Recently, a unique data set of VISs developed. In January 2018, Michigan Judge Rosemarie Aquilina allowed 168 direct and indirect victims of former USA Gymnastics team doctor Larry Nassar (or the victims' representatives) to all deliver VIS. The nation was riveted as Nassar's victims explained how Nassar had sexually abused them. The resulting set of VISs is rich in details about what kinds of assertions victims make in them. Nassar committed similar crimes against each of his victims, allowing a robust research approach to answer questions about the content, motivations for, and benefits to victims of submitting VISs. Specifically, it is possible to explore the question of whether (roughly) the same crimes produce (roughly) the same VISs. This data set also has the advantage of the absence of significant utilitarian motives for submitting the VISs, such as the desire to affect the sentence. When the victims prepared and delivered their VISs, they already knew that Nassar would spend essentially the rest of his life in prison. Thus, the opportunity to present the VIS itself drove victim participation. Further, the victims essentially had complete freedom in what they discussed and to whom they addressed their statements; their statements were completed without any "guidelines or control" from criminal justice personnel, as has been the case in some other sentencing hearings.

To explore issues surrounding the content of VISs, this article relies on a thematic content analysis of the VISs presented at Nassar's sentencing. The analysis generates both quantitative and qualitative information, focusing on such questions as why a victim chose to present a VIS, which audiences the victim was addressing, the types of harms the victim suffered, and the meaning of the opportunity to present a VIS. With those findings in hand, this article returns to the core question about VISs: Do they promote justice?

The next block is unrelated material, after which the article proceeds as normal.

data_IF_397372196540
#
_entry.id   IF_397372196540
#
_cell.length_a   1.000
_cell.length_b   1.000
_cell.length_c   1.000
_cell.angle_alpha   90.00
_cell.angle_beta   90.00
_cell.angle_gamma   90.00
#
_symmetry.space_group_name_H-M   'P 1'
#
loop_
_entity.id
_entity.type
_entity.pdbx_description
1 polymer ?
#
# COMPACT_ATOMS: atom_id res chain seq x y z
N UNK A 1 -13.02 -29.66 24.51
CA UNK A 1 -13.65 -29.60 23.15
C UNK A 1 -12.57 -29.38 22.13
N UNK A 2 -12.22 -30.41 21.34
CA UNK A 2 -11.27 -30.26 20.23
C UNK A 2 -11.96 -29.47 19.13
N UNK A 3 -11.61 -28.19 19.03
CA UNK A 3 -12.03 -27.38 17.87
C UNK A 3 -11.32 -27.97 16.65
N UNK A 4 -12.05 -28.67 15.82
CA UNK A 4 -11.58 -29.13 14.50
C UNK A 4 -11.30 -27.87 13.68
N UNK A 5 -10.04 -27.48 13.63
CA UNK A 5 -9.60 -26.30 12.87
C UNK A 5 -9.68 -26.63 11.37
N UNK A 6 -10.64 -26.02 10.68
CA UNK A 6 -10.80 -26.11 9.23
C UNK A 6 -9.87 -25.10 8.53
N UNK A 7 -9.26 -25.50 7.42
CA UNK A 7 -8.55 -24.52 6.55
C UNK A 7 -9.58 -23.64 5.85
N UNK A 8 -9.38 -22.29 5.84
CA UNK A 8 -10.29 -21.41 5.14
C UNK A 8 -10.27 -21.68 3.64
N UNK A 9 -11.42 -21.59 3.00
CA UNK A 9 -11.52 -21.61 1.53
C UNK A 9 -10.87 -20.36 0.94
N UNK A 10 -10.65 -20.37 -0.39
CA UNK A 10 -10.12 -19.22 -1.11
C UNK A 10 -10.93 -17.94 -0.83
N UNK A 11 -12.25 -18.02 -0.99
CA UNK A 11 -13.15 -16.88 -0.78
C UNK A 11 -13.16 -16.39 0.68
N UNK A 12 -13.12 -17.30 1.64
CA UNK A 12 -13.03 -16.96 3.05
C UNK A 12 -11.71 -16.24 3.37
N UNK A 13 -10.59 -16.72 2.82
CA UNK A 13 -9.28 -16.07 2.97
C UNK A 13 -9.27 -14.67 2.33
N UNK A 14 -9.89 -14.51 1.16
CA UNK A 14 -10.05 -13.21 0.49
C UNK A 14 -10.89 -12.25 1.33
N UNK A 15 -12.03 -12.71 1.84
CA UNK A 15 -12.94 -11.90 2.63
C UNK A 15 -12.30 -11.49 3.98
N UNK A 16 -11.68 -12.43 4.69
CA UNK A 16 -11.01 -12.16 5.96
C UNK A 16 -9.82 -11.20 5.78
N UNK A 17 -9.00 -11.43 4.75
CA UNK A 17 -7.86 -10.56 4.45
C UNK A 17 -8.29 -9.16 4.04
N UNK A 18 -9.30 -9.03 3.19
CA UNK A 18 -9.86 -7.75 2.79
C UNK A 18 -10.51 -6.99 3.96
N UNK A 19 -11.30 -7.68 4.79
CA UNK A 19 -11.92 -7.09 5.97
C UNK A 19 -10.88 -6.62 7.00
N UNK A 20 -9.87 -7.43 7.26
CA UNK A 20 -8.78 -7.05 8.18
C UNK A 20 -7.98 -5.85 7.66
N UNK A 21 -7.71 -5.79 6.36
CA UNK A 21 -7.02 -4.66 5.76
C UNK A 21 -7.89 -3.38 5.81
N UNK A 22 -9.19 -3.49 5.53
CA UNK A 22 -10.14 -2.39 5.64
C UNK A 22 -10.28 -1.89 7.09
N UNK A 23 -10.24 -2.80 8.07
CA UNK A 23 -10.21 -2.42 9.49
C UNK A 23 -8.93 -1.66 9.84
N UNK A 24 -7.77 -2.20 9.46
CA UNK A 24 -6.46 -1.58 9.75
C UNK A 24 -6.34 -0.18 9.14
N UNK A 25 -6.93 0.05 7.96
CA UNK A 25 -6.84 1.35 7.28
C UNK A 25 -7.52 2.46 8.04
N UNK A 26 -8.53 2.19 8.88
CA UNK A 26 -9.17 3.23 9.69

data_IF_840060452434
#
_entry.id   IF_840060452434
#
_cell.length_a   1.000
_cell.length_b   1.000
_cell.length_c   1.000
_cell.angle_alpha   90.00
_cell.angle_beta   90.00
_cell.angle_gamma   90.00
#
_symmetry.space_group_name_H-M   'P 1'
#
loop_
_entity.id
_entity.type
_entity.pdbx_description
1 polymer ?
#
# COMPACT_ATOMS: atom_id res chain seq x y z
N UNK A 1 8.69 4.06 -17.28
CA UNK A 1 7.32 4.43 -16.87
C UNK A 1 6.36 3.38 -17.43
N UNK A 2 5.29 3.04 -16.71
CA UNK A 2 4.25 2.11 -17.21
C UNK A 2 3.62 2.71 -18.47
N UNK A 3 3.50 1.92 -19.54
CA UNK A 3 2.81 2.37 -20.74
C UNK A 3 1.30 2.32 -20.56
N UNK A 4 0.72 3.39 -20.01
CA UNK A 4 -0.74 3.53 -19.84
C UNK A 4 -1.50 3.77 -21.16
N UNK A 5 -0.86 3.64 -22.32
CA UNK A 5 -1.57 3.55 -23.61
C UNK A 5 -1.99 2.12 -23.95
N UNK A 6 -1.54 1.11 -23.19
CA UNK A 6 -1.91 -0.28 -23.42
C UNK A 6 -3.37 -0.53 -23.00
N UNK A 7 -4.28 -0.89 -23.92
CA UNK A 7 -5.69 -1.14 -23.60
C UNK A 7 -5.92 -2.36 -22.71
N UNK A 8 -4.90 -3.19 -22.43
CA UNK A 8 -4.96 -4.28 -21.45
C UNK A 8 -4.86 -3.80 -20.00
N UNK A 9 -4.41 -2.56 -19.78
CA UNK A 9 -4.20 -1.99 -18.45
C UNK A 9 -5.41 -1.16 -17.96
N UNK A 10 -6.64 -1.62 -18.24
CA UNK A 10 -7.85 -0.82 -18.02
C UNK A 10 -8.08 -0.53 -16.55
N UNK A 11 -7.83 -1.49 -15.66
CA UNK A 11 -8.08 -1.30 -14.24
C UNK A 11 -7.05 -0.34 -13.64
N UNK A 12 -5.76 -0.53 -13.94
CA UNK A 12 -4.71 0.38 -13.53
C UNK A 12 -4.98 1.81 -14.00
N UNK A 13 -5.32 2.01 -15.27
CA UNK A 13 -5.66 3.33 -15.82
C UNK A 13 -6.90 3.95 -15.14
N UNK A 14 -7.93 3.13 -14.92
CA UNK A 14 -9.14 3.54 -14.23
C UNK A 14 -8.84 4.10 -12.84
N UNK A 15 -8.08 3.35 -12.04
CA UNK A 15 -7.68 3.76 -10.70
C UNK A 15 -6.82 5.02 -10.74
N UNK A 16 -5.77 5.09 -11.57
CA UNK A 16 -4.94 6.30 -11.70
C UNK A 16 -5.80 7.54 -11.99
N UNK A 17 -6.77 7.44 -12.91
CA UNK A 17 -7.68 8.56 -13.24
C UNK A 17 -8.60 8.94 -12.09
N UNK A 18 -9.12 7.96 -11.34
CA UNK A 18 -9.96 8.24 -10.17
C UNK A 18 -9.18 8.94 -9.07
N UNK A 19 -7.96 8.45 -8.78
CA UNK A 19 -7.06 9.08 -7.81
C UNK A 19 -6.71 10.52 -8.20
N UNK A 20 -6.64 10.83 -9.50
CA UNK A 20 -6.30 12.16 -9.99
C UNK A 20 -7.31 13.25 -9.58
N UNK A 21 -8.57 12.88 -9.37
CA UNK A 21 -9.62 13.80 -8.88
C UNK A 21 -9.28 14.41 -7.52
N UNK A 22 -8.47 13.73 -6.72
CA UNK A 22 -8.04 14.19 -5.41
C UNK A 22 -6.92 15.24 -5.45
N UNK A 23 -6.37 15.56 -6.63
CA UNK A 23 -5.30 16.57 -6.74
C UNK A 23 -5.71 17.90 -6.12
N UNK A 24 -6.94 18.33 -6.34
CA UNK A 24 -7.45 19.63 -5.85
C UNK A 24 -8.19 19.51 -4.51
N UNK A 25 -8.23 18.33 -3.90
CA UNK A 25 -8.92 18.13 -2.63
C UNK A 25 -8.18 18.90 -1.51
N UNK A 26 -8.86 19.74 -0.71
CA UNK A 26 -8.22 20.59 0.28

This article proceeds in seven parts. Part I provides a brief overview of the conventional understanding of VISs. The existing literature provides a general understanding of what victims say at sentencing but does not sufficiently capture the variegated experiences of victims.

Part II turns to the victims who delivered the victim impact statements analyzed here—specifically the 168 presenters (direct and indirect victims or victims' representatives) who made statements at the Nassar sentencing.

Part III describes the methodology used to review, code, and analyze the statements' content.

Part IV presents the quantitative and qualitative findings of the content analysis. We explore issues surrounding the victims' reasons for delivering a VIS; the length, structure, and manner of their VISs; the victims' descriptions of Nassar's crimes; the apparent intended audience for the VISs; and the possible therapeutic benefits from delivering the VIS for victims.

After presenting the content analysis results, Part V explores the implications of our findings for the debate over VISs in the criminal justice process. Our findings suggest that VISs are a useful feature of criminal justice. Most of the information the victims provided went directly to relevant sentencing issues. In addition, delivering VISs appeared to produce useful therapeutic benefits for victims. The VISs also served educative and perceived fairness purposes without appearing to impair the sentencing proceedings.

Part VI summarizes some of the limitations of our study.

Part VII briefly concludes by suggesting that our findings support the conclusion that the role of crime victims in the criminal justice process should continue to expand.

You can download the whole article here.